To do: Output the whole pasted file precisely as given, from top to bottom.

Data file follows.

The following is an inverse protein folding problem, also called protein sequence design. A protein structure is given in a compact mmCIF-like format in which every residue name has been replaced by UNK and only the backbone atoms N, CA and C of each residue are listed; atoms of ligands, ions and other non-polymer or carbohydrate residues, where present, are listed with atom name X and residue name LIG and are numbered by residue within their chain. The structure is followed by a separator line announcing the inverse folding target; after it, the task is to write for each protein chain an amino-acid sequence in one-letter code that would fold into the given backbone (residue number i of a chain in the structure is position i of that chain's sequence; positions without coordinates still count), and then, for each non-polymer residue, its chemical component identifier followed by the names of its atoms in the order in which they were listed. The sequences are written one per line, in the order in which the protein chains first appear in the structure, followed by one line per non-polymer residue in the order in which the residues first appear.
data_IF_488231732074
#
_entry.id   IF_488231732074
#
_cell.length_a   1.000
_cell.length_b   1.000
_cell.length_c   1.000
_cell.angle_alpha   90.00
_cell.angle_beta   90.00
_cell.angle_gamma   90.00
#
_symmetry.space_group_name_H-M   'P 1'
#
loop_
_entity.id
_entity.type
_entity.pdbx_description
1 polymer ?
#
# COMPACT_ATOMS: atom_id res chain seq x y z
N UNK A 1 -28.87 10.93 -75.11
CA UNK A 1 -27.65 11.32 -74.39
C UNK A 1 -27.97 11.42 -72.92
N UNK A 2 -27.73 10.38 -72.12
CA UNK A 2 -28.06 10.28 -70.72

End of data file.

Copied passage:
The following is an inverse protein folding problem, also called protein sequence design. A protein structure is given in a compact mmCIF-like format in which every residue name has been replaced by UNK and only the backbone atoms N, CA and C of each residue are listed; atoms of ligands, ions and other non-polymer or carbohydrate residues, where present, are listed with atom name X and residue name LIG and are numbered by residue within their chain. The structure is followed by a separator line announcing the inverse folding target; after it, the task is to write for each protein chain an amino-acid sequence in one-letter code that would fold into the given backbone (residue number i of a chain in the structure is position i of that chain's sequence; positions without coordinates still count), and then, for each non-polymer residue, its chemical component identifier followed by the names of its atoms in the order in which they were listed. The sequences are written one per line, in the order in which the protein chains first appear in the structure, followed by one line per non-polymer residue in the order in which the residues first appear.
data_IF_488231732074
#
_entry.id   IF_488231732074
#
_cell.length_a   1.000
_cell.length_b   1.000
_cell.length_c   1.000
_cell.angle_alpha   90.00
_cell.angle_beta   90.00
_cell.angle_gamma   90.00
#
_symmetry.space_group_name_H-M   'P 1'
#
loop_
_entity.id
_entity.type
_entity.pdbx_description
1 polymer ?
#
# COMPACT_ATOMS: atom_id res chain seq x y z
N UNK A 1 -28.87 10.93 -75.11
CA UNK A 1 -27.65 11.32 -74.39
C UNK A 1 -27.97 11.42 -72.92
N UNK A 2 -27.73 10.38 -72.12
CA UNK A 2 -28.06 10.28 -70.72